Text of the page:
Calendar

Oct
29
Mon
Jacob Shapiro @ National Consortium for the Study of Terrorism and Responses to Terrorism
Oct 29 @ 12:00 pm – 1:00 pm
Jacob Shapiro @ National Consortium for the Study of Terrorism and Responses to Terrorism | College Park | Maryland | United States

How a new understanding of warfare can help the military fight today’s conflicts more effectively

The way wars are fought has changed starkly over the past sixty years. International military campaigns used to play out between large armies at central fronts. Today’s conflicts find major powers facing rebel insurgencies that deploy elusive methods, from improvised explosives to terrorist attacks. Small Wars, Big Data presents a transformative understanding of these contemporary confrontations and how they should be fought. The authors show that a revolution in the study of conflict–enabled by vast data, rich qualitative evidence, and modern methods—yields new insights into terrorism, civil wars, and foreign interventions. Modern warfare is not about struggles over territory but over people; civilians—and the information they might choose to provide—can turn the tide at critical junctures.

The authors draw practical lessons from the past two decades of conflict in locations ranging from Latin America and the Middle East to Central and Southeast Asia. Building an information-centric understanding of insurgencies, the authors examine the relationships between rebels, the government, and civilians. This approach serves as a springboard for exploring other aspects of modern conflict, including the suppression of rebel activity, the role of mobile communications networks, the links between aid and violence, and why conventional military methods might provide short-term success but undermine lasting peace. Ultimately the authors show how the stronger side can almost always win the villages, but why that does not guarantee winning the war. 

Small Wars, Big Data provides groundbreaking perspectives for how small wars can be better strategized and favorably won to the benefit of the local population.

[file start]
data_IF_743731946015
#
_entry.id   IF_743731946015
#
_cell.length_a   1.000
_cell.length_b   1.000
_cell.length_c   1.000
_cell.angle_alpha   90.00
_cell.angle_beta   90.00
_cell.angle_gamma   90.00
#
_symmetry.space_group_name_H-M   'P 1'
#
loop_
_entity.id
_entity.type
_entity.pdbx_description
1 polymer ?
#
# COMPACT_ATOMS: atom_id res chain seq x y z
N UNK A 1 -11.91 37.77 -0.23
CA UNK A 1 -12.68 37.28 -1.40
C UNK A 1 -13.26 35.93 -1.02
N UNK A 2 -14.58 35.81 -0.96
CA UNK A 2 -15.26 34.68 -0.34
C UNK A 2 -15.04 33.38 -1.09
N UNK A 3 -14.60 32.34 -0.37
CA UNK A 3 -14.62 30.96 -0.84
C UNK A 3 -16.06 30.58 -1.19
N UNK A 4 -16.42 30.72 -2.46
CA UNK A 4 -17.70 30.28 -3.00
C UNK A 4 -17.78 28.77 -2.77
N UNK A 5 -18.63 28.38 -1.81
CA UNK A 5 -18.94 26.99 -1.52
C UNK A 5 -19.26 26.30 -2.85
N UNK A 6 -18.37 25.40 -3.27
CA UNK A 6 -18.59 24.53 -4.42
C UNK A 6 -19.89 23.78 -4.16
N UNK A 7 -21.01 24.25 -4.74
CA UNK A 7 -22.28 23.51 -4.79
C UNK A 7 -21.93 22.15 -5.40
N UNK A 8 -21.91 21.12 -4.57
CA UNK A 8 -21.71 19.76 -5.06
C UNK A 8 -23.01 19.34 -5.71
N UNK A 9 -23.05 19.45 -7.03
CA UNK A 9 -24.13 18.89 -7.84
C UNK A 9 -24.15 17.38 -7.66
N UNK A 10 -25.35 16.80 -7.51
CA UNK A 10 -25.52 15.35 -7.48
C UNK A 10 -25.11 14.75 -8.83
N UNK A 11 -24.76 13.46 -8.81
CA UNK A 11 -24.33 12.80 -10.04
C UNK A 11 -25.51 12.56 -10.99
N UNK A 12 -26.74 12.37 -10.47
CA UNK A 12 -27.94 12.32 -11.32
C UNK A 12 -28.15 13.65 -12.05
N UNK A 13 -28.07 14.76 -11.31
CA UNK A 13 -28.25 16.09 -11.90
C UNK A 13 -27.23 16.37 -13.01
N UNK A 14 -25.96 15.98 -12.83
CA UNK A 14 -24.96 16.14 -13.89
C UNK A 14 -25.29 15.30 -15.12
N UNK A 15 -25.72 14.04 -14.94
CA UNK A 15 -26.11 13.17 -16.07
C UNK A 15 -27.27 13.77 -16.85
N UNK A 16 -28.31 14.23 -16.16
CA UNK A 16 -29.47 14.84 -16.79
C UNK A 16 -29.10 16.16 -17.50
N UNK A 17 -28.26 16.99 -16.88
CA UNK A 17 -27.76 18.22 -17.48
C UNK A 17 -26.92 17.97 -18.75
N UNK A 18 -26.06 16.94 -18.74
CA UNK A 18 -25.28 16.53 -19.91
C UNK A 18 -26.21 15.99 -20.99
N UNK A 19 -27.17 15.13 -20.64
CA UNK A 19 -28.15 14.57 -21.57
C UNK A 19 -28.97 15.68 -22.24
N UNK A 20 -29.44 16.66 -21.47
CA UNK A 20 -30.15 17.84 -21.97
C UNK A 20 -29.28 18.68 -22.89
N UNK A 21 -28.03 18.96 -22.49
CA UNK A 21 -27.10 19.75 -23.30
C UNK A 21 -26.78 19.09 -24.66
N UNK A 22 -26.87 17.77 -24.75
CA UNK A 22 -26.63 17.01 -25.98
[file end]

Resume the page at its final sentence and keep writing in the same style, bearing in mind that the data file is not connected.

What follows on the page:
Eli Berman is chair of economics at the University of California, San Diego, and research director for international security studies at the UC Institute on Global Conflict and Cooperation. Joseph H. Felter is a senior research scholar at Stanford University’s Center for International Security and Cooperation. Jacob N. Shapirois professor of politics and international affairs at Princeton University. Felter and Shapiro codirect the Empirical Studies of Conflict Project.

Oct
31
Wed
Daniel Cohen @ Albertine Festival
Oct 31 @ 7:00 pm – 8:30 pm
Daniel Cohen @ Albertine Festival | New York | New York | United States

Why society’s expectation of economic growth is no longer realistic

Economic growth–and the hope of better things to come—is the religion of the modern world. Yet its prospects have become bleak, with crashes following booms in an endless cycle. In the United States, eighty percent of the population has seen no increase in purchasing power over the last thirty years and the situation is not much better elsewhere. The Infinite Desire for Growthspotlights the obsession with wanting more, and the global tensions that have arisen as a result. Amid finite resources, increasing populations, environmental degradation, and political unrest, the quest for new social and individual goals has never been so critical.

Leading economist Daniel Cohen provides a whirlwind tour of the history of economic growth, from the early days of civilization to modern times, underscoring what is so unsettling today. The new digital economy is establishing a “zero-cost” production model, inexpensive software is taking over basic tasks, and years of exploiting the natural world have begun to backfire with deadly consequences. Working hard no longer guarantees social inclusion or income. Drawing on economics, anthropology, and psychology, and thinkers ranging from Rousseau to Keynes and Easterlin, Cohen examines how a future less dependent on material gain might be considered and, how, in a culture of competition, individual desires might be better attuned to the greater needs of society.

At a time when wanting what we haven’t got has become an obsession, The Infinite Desire for Growth explores the ways we might reinvent, for the twenty-first century, the old ideal of social progress.

Daniel Cohen is director of the Economics Department at the École Normale Supérieure in Paris and a founding member of the Paris School of Economics. A former adviser to the World Bank, Cohen was made a Chevalier of the Legion of Honor in 2001. His many books include Globalization and Its Enemies and The Prosperity of Vice.